Rooting tomato cuttings is super easy and a great way to quickly add tomatoes to your garden, especially if you really love a certain type of tomato in your garden and wish you had more of them. Taking a cutting and rooting is a clone of the original plant so it’s a great way to multiply plants that are doing really well in your garden or are showing to be disease resistant. Or if you want to share your favorite tomato plants with friends or family members.
This is a great super easy garden project that can be done again and again. Want to slip in some fresh plants to replace spent ones toward the end of the garden season? Root some cuttings from your already established plants.
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How To Grow Tomatoes By Rooting Tomato Cuttings
Didn’t start enough tomato plants this spring? Not a problem! You can easily multiply your plants by rooting tomato cuttings from your existing plants. Before we teach you how to do it, we wanted to answer some often asked questions about propagating tomatoes.
Can You Propagate Tomatoes By Cuttings?
Taking tomato cuttings is an easy way to propagate your favorite tomato plants in your garden to create clones of the original plant.
Can You Replant A Broken Tomato Branch?
A broken branch on a tomato plant can be made into an entirely new plant by rooting the tomato branch in water to propagate it.
Will Tomato Cuttings Root In Water?
Yes, tomato cuttings will root in water, it’s a very easy method of propagation for tomato plants.
How Long Does It Take For Tomato Cuttings To Root In Water?
Rooting tomato cuttings takes about 1-2 weeks, you will see new roots coming out, and these newly propagated tomato plants are ready for transplanting into the garden, or in a pot.
Rooting Tomato Cuttings Tutorial
Rooting tomato cuttings is quick and easy on your part (the hardest part is waiting for them to root), that can be fun to get the kids involved in or just because you really love tomatoes and want a few more.
To root tomato cuttings you’re going to need a few things:
Rooting Tomato Cuttings Step 1
Choose a large 6-8 inch sucker shoot on your tomato plant that doesn’t have blossoms on it, and gently prune it from the rest of the plant with a sharp pair of scissors or pruners. If you pick longer suckers and they have flowers on them remove the flowers before rooting tomato cuttings. If you are doing multiple varieties make sure to keep track of which ones are which.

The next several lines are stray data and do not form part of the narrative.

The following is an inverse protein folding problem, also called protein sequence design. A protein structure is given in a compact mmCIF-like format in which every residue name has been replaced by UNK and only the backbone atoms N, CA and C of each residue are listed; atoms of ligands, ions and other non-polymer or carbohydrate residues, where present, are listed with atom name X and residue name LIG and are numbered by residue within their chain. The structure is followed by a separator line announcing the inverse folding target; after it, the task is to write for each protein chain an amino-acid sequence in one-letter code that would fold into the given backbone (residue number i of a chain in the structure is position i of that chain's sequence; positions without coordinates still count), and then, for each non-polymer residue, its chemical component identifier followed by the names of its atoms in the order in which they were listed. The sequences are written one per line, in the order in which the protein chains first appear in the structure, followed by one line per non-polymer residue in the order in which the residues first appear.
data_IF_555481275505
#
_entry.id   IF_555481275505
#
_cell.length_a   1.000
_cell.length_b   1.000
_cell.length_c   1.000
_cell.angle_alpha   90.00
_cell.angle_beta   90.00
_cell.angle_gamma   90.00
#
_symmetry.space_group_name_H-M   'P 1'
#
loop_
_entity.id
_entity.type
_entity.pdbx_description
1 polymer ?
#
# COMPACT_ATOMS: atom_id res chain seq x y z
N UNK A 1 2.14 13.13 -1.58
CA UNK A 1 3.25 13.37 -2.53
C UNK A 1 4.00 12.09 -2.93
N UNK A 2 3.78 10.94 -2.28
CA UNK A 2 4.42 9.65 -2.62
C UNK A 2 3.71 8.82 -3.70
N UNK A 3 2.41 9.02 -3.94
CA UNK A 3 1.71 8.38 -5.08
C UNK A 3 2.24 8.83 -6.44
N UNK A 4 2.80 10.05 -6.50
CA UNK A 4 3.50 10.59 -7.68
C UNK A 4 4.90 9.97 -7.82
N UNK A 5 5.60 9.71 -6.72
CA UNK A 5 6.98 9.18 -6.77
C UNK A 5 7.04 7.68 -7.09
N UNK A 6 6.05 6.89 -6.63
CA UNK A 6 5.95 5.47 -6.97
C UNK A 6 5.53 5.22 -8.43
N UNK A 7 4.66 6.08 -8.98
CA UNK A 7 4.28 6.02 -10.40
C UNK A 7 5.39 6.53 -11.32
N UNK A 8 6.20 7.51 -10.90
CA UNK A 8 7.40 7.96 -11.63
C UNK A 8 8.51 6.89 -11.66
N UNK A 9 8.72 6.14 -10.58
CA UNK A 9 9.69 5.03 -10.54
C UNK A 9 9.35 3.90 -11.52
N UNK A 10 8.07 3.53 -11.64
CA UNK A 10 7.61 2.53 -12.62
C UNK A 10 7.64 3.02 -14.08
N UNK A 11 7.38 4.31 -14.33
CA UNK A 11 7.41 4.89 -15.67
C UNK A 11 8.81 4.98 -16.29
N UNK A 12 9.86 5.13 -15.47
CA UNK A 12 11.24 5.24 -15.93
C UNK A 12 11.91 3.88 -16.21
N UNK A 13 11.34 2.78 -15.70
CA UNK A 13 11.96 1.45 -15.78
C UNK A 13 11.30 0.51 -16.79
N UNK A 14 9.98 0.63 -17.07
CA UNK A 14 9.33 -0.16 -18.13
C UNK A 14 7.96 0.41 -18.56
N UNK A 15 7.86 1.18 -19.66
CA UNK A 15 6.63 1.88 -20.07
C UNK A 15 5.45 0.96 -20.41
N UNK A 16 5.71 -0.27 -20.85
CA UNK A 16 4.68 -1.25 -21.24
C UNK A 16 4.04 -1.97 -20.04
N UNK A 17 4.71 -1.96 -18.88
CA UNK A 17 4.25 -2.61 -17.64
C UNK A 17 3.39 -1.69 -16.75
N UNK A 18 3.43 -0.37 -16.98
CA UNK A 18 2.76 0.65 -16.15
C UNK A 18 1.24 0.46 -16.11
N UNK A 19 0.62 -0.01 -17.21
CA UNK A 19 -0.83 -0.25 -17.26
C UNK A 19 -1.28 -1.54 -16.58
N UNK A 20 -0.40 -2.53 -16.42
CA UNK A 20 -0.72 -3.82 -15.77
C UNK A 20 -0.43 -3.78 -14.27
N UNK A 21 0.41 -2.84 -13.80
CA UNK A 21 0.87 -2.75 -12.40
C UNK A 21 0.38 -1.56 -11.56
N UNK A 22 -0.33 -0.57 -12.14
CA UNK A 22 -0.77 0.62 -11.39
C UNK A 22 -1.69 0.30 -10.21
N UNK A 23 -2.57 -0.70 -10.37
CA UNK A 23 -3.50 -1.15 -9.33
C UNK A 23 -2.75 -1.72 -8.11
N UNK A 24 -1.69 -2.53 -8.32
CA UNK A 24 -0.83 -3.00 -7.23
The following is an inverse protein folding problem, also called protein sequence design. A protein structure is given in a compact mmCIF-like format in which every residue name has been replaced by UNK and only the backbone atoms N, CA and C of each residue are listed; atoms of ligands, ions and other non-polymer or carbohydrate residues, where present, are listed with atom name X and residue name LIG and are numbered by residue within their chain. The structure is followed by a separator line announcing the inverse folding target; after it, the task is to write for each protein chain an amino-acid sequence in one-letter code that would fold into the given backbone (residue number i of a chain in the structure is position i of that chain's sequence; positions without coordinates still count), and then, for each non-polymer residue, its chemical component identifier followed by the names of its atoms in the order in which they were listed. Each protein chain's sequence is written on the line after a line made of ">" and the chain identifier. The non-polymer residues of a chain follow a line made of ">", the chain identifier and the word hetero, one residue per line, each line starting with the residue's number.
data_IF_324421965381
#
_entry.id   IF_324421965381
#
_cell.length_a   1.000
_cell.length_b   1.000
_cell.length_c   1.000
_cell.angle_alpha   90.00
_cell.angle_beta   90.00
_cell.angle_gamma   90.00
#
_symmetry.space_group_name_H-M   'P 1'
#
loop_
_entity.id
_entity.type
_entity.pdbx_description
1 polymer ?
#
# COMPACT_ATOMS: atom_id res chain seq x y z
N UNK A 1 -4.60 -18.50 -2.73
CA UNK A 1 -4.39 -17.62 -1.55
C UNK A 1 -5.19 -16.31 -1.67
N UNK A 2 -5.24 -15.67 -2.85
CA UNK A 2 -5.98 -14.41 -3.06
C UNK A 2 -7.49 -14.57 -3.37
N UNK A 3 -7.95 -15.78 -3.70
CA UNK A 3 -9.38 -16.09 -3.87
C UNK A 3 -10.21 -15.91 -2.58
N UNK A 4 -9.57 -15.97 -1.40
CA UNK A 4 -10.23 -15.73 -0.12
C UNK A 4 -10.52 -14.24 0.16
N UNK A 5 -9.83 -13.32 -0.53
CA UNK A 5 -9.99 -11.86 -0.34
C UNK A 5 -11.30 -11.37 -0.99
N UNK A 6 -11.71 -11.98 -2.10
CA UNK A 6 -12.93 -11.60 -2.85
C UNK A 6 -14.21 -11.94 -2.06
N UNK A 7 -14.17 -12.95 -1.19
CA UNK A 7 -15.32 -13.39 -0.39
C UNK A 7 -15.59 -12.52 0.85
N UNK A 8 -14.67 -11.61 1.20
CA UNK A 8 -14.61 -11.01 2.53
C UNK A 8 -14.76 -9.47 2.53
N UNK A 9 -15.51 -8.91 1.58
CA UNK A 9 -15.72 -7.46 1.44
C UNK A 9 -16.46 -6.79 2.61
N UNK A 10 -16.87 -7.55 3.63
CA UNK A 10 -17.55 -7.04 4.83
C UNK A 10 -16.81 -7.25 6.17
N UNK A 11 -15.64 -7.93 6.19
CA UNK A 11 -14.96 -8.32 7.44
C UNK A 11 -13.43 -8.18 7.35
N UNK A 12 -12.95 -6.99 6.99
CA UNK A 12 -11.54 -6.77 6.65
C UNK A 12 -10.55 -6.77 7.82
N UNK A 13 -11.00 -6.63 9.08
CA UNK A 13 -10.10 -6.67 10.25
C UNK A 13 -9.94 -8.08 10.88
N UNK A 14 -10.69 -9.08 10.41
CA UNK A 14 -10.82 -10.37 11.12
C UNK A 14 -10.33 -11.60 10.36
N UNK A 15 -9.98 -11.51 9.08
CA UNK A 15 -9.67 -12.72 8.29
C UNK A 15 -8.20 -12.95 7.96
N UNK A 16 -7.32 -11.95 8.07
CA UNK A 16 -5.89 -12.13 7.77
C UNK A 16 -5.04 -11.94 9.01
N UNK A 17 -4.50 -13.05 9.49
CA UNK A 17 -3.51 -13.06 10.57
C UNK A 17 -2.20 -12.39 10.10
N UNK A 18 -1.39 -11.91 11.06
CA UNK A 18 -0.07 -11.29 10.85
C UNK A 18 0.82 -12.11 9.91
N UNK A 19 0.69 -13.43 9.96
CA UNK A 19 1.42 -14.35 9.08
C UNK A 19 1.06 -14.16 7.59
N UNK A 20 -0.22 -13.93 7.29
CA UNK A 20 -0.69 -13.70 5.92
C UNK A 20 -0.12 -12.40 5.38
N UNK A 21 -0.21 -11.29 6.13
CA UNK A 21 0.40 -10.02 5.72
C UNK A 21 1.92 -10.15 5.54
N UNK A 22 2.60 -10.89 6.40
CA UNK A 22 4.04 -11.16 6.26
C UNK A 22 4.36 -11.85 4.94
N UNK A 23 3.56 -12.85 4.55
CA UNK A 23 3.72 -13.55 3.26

Rooting Tomato Cuttings Step 2
The next step in rooting tomato cuttings is to place your pruned suckers into a clean jar (I use a canning jar but you can use whatever you have on hand) filled with water. Label the jar with the tomato variety.
Rooting Tomato Cuttings Step 3
The last step in rooting tomato cuttings is to leave them in the water jar and place it in a sunny spot until roots appear. Change out your water when needed.
Growing Tomatoes From Cuttings
Once your tomato cuttings have rooted well in the water transfer them to a pot with well-watered organic potting soil (you can put them directly in the garden but I have found it better to get them a little more established before moving them out. Keep the soil moist as your new tomato plants establish themselves. When you are ready to get them out in the garden you can follow our tutorial for how to plant tomatoes.
Tips For Rooting Tomato Cuttings
Here are our best tips for rooting tomato cuttings:
- Change the water out regularly in the jars to keep it from getting nasty.
- Remove the lower leaves so the stem sits better in the water.
- Keep the jar filled with water so the plants can root well.
- Once they have a good amount of roots going move them into pots.
- Keep them in a sheltered place while they get established.
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